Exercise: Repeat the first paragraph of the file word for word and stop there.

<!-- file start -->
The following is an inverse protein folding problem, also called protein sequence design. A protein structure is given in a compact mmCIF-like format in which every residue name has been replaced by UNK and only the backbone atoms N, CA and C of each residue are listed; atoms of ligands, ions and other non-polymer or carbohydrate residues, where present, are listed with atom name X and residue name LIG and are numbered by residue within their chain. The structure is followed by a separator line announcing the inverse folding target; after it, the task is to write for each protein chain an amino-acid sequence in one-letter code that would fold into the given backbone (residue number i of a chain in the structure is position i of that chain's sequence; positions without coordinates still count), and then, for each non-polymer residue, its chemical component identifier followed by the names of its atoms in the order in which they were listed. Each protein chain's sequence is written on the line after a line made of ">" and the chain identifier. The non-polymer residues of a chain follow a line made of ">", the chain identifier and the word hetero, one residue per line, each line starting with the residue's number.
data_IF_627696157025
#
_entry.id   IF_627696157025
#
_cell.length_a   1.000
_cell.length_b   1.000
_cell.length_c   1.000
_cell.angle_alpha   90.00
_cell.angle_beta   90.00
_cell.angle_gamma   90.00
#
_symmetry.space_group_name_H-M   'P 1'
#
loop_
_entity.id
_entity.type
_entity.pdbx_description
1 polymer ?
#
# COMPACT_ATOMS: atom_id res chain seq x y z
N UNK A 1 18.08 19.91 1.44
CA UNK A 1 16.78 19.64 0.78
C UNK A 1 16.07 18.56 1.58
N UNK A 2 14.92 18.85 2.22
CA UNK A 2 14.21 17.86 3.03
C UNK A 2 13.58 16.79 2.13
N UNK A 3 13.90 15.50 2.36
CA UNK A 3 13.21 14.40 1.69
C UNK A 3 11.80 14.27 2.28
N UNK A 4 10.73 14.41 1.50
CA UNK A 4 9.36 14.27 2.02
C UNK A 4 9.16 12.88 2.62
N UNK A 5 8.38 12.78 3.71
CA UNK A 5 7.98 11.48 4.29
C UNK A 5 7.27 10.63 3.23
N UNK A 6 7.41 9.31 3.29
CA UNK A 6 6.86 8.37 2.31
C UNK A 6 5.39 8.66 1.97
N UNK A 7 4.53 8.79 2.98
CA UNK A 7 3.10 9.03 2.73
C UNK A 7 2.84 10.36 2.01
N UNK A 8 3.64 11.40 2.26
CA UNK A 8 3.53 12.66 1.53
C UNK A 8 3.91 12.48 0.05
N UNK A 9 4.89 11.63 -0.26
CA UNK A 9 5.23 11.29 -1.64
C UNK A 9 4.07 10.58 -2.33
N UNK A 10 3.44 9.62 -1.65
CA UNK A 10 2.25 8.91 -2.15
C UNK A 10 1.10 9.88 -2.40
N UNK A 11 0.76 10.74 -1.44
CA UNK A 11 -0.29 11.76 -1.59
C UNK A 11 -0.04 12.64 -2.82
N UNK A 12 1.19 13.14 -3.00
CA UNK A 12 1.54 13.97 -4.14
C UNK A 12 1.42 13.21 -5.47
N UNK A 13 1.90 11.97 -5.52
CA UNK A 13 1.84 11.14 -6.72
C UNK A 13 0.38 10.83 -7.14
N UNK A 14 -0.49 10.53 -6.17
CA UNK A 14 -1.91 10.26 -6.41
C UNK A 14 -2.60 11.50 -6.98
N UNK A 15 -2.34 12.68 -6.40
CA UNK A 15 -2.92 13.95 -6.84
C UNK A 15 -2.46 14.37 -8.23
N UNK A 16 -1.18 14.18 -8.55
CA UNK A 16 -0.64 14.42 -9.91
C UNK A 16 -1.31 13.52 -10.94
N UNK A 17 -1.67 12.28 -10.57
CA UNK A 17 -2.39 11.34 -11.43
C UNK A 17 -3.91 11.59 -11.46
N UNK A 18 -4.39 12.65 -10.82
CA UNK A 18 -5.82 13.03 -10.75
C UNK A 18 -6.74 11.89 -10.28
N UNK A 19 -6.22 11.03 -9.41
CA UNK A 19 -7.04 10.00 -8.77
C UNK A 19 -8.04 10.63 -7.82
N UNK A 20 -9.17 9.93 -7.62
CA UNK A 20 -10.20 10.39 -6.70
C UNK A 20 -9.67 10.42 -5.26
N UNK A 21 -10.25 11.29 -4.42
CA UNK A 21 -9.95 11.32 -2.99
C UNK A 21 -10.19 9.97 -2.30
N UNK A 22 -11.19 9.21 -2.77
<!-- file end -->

The following is an inverse protein folding problem, also called protein sequence design. A protein structure is given in a compact mmCIF-like format in which every residue name has been replaced by UNK and only the backbone atoms N, CA and C of each residue are listed; atoms of ligands, ions and other non-polymer or carbohydrate residues, where present, are listed with atom name X and residue name LIG and are numbered by residue within their chain. The structure is followed by a separator line announcing the inverse folding target; after it, the task is to write for each protein chain an amino-acid sequence in one-letter code that would fold into the given backbone (residue number i of a chain in the structure is position i of that chain's sequence; positions without coordinates still count), and then, for each non-polymer residue, its chemical component identifier followed by the names of its atoms in the order in which they were listed. Each protein chain's sequence is written on the line after a line made of ">" and the chain identifier. The non-polymer residues of a chain follow a line made of ">", the chain identifier and the word hetero, one residue per line, each line starting with the residue's number.